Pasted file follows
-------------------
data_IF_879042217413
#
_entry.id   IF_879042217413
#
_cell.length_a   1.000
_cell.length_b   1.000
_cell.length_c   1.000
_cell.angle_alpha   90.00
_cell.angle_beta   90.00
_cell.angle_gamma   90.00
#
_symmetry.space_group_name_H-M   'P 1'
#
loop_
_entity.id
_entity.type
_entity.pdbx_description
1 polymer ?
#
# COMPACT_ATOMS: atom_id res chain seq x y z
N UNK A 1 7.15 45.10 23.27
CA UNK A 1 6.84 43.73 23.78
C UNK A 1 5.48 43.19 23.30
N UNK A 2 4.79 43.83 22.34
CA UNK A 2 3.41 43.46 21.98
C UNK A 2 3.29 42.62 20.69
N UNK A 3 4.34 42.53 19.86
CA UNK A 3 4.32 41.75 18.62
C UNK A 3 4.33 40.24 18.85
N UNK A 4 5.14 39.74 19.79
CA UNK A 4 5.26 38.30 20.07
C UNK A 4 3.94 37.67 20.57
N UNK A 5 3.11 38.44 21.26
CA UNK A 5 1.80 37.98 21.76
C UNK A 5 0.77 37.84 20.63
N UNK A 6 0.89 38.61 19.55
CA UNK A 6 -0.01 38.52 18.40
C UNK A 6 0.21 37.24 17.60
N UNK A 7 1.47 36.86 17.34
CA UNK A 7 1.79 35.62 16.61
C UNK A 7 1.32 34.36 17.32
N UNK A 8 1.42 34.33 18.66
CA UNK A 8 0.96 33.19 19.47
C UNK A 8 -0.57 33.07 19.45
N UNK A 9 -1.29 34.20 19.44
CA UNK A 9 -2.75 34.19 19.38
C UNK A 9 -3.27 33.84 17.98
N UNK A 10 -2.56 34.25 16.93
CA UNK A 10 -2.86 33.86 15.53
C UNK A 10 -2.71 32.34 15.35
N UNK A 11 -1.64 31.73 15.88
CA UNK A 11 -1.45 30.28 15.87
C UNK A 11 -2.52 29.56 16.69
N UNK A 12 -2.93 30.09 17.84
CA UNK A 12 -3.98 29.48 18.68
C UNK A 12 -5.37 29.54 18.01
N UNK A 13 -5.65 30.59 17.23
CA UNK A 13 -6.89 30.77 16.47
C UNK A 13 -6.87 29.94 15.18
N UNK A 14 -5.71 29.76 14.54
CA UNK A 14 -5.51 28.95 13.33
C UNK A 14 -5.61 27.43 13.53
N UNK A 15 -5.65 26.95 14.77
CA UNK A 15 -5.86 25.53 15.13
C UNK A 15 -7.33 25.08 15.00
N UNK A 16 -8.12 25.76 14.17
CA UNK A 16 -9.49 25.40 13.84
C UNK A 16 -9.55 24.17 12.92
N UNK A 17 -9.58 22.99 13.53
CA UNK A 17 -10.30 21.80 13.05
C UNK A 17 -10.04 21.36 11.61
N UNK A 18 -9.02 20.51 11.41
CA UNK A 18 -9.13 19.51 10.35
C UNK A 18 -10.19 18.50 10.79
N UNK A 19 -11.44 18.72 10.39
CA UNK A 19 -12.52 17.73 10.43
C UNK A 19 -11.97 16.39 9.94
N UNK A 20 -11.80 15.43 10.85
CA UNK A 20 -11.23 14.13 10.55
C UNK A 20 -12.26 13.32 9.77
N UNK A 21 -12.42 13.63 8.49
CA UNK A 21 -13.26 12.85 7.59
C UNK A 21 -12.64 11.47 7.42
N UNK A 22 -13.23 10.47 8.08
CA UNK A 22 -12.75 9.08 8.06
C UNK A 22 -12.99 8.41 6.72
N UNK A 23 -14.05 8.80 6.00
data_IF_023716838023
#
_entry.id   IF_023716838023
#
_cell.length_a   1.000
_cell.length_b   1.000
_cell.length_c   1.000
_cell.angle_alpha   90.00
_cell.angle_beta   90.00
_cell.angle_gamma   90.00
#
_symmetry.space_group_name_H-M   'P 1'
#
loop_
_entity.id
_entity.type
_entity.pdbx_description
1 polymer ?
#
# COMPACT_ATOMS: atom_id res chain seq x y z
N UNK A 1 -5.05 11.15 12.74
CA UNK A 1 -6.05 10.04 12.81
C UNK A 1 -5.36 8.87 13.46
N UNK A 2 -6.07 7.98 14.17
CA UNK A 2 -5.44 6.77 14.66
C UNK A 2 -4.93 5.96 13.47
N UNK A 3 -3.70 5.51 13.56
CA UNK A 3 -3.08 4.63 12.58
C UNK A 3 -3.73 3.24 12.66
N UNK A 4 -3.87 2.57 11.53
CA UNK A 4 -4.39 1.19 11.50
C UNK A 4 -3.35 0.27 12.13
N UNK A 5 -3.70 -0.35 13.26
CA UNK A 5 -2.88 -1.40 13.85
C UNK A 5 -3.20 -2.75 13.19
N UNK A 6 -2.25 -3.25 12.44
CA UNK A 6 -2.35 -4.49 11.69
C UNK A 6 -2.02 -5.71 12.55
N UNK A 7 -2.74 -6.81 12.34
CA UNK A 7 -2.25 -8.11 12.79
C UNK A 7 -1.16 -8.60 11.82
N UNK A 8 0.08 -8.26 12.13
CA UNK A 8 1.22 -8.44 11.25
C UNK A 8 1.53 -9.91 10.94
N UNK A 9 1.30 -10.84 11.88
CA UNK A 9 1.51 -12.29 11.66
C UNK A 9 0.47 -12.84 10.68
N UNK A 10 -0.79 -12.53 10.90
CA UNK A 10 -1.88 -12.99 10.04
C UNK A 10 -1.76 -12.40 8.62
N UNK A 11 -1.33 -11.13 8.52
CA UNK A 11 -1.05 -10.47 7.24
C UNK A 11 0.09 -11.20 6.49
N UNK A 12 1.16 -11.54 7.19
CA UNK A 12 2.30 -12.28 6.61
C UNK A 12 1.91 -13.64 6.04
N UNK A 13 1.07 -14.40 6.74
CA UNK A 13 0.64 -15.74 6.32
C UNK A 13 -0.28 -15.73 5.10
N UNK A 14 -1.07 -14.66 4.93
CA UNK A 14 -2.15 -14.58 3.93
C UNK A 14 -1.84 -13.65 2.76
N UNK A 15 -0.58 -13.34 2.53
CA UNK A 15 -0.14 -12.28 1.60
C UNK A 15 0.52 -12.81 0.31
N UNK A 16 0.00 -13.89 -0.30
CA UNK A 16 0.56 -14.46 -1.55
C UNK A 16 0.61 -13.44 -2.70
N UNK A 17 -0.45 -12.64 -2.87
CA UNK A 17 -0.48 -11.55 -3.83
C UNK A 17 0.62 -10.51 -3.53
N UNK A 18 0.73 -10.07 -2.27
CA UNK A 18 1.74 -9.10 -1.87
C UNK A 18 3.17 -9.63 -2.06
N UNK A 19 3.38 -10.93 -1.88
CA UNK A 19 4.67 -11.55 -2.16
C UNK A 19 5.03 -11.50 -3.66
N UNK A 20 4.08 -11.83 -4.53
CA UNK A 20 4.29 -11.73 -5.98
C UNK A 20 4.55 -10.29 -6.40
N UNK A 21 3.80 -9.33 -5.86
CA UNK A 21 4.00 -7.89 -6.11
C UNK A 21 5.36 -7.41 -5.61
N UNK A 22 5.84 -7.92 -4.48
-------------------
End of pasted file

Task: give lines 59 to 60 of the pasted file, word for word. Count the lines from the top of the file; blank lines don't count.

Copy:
C UNK A 13 -6.87 29.94 15.18
N UNK A 14 -5.71 29.76 14.54